This kalat (also known as a daung-lan) is a small table or tray with attached stand is from the Shan States of Eastern Burma, most probably from the Intha people of Inla Lake in Yawnghwe State. It is painted with lacquer rather than having the lacquer thickly applied as with pieces from elsewhere in Burma. The lacquer has been applied to a fine bamboo base. The red lacquer ground is over-painted with a black hooked spiral pattern, which is typical of the region. The underside of the tray is in black.
The gently concave circular tray is fixed to a ring which is attached to eleven pegs which in turn are attached to another ring. Kalats were designed as food trays that were placed on the floor and from which food was served communally. Diners would sit around it, also on the floor, and so the kalat would be at waist level. Dishes of food were placed in the centre of thekalat and each diner would have a plate and would help himself from the kalat.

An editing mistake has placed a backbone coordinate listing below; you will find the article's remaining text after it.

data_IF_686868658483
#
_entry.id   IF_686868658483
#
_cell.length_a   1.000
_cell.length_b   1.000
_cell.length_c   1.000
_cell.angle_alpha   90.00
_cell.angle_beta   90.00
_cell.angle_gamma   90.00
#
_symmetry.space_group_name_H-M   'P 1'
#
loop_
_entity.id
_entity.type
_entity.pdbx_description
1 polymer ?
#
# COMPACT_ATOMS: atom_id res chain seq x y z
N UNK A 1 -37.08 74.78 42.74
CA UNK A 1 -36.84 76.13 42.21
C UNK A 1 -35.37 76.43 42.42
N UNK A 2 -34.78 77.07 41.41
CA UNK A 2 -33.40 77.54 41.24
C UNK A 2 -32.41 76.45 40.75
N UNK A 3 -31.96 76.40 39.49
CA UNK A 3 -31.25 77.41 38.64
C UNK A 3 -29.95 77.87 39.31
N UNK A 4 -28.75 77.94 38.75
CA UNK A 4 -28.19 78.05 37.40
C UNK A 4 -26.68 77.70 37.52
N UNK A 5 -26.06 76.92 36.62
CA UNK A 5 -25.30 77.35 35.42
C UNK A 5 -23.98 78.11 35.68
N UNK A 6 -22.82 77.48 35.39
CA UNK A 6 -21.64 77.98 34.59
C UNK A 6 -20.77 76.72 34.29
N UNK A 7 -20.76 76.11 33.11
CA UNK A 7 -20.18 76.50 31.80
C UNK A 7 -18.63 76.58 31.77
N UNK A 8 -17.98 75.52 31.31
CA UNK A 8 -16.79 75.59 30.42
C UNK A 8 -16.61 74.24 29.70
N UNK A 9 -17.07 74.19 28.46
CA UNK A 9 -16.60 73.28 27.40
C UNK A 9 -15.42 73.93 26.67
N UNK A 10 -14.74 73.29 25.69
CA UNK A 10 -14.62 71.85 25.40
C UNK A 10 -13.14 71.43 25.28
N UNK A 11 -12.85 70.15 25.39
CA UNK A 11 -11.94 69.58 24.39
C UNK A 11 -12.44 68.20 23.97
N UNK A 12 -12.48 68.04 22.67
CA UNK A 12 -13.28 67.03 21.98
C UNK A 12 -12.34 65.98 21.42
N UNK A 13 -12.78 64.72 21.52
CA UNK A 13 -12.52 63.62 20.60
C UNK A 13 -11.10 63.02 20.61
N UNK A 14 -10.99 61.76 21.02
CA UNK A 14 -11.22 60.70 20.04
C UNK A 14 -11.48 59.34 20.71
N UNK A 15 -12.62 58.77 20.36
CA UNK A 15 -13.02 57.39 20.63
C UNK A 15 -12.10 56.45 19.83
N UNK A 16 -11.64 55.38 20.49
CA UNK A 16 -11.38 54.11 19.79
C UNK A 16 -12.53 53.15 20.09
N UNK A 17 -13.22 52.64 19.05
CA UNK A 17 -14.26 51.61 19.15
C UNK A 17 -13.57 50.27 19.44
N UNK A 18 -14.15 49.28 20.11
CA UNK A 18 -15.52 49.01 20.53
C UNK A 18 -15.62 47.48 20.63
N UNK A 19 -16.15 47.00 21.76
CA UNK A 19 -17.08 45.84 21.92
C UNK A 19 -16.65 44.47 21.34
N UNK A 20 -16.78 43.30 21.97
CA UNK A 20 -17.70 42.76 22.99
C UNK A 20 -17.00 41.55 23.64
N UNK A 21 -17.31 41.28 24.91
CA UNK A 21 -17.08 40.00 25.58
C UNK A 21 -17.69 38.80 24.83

See Isaacs & Blurton (2000, p. 99), Fraser-Lu (200, p. 97) and Conway (2006, p. 160) for related Shan States kalats.
The item was acquired in the UK and almost certainly has been in the UK since the colonial era – its hues have mellowed and yet the condition is excellent: there are no significant losses to the lacquer and no repairs. The bold design allows the item to fit into a modern or traditional decor.
Fraser-Lu, S., Burmese Lacquerware, White Orchid Books, 2000
Isaacs, R., & T.R. Blurton, Burma and the Art of Lacquer, River Books, 2000
Conway, S., The Shan: Culture, Arts & Crafts, River Books, 2006